Biologists agree that polar bears, brown bears, and black bears all descended from a prototype of the bear kind. Some researchers infer from the biblical record that bears rapidly and recently diversified from a representative bear pair on board Noah’s Ark, while those who reject the biblical record derive age information from other sources.
One group of researchers pinpointed polar bear divergence at around 150,000 years ago, beginning with mitochondrial DNA. They converted DNA base pair differences into years by assuming evolutionary time in their estimated DNA change rate. The similar date assignment paleontologists gave to the oldest polar bear fossils bolstered their confidence.
However, using nuclear DNA instead of mitochondrial DNA, another group reported in Science that polar bear’s “divergence time was estimated at 603ka [a thousand years] (median estimate), with 95% credibility intervals”—four times the earlier estimate.1 Both ages cannot be correct, and perhaps neither one is true. One or both of the research groups must have made a mistake. A closer look at the procedures that the evolutionists used to convert DNA base sequences into time sheds light on the age discrepancy.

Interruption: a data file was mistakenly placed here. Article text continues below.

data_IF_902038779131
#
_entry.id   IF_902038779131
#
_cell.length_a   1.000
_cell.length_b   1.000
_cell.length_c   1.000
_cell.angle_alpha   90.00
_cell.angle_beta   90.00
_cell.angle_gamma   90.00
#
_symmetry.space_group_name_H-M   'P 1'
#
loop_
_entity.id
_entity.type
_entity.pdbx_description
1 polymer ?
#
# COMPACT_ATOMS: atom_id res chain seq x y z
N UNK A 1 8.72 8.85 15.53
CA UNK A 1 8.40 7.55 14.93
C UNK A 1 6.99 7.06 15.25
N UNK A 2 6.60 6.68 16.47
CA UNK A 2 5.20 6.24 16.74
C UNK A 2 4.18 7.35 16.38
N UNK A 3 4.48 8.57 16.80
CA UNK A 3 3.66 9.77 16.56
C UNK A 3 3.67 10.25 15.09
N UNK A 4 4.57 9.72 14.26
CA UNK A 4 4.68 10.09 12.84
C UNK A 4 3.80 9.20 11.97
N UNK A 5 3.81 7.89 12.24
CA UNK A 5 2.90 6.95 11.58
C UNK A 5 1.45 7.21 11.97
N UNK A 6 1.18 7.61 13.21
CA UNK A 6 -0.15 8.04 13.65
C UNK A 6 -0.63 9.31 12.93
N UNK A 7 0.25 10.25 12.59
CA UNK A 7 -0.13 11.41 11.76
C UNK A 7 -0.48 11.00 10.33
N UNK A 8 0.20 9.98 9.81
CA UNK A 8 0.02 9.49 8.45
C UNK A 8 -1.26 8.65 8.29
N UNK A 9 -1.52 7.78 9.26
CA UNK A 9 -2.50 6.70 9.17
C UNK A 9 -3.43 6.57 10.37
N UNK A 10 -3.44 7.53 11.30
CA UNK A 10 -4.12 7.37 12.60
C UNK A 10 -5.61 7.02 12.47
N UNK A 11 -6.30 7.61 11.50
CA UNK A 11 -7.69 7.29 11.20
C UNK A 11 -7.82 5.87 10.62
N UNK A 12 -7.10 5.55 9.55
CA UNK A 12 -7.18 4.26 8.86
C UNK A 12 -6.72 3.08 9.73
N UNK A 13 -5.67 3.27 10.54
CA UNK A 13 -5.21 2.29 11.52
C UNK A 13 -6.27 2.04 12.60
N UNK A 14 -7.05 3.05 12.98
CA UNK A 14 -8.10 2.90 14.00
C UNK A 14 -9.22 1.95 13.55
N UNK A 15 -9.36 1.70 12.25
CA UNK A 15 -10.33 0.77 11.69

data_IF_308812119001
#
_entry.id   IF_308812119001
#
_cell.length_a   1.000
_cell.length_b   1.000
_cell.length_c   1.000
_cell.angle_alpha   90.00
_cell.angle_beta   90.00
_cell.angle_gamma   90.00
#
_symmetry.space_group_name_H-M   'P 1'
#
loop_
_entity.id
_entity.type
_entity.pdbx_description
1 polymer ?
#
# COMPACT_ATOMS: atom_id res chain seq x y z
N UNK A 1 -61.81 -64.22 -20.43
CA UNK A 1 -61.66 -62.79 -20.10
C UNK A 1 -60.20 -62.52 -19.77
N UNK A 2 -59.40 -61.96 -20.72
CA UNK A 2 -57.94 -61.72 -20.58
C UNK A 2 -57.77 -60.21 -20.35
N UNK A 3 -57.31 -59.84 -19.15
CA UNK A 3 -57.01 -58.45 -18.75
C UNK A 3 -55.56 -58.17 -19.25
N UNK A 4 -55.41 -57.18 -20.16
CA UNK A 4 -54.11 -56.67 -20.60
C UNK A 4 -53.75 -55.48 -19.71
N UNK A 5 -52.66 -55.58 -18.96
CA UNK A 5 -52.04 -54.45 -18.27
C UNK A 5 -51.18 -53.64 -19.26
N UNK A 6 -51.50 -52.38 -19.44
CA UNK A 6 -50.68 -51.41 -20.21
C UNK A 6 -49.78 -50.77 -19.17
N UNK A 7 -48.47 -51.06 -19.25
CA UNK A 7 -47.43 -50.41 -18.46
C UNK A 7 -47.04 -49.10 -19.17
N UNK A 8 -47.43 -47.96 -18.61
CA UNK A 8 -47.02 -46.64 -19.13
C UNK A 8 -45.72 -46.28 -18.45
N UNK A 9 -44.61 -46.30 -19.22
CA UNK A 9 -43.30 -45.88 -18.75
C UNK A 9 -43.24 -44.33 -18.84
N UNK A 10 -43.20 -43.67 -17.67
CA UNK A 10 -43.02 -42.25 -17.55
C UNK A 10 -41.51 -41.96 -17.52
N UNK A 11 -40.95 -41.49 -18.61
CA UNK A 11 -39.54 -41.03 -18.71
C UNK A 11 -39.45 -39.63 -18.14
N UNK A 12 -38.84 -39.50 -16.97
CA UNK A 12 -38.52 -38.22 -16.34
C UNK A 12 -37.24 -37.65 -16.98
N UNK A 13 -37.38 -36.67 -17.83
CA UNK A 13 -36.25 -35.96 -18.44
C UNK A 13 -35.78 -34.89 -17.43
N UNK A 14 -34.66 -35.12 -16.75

The supplemental material attached to the Science report provided the first clue about how the researchers estimated the polar bear divergence time: “Protein-coding sequences from polar bear and giant panda were added to the alignment of 15 other Laurasiatherian mammals from Hallström et al.”2 Essentially, they hung their new DNA data into a historical scaffold from a previously published evolutionary timeframe that included many mammals….
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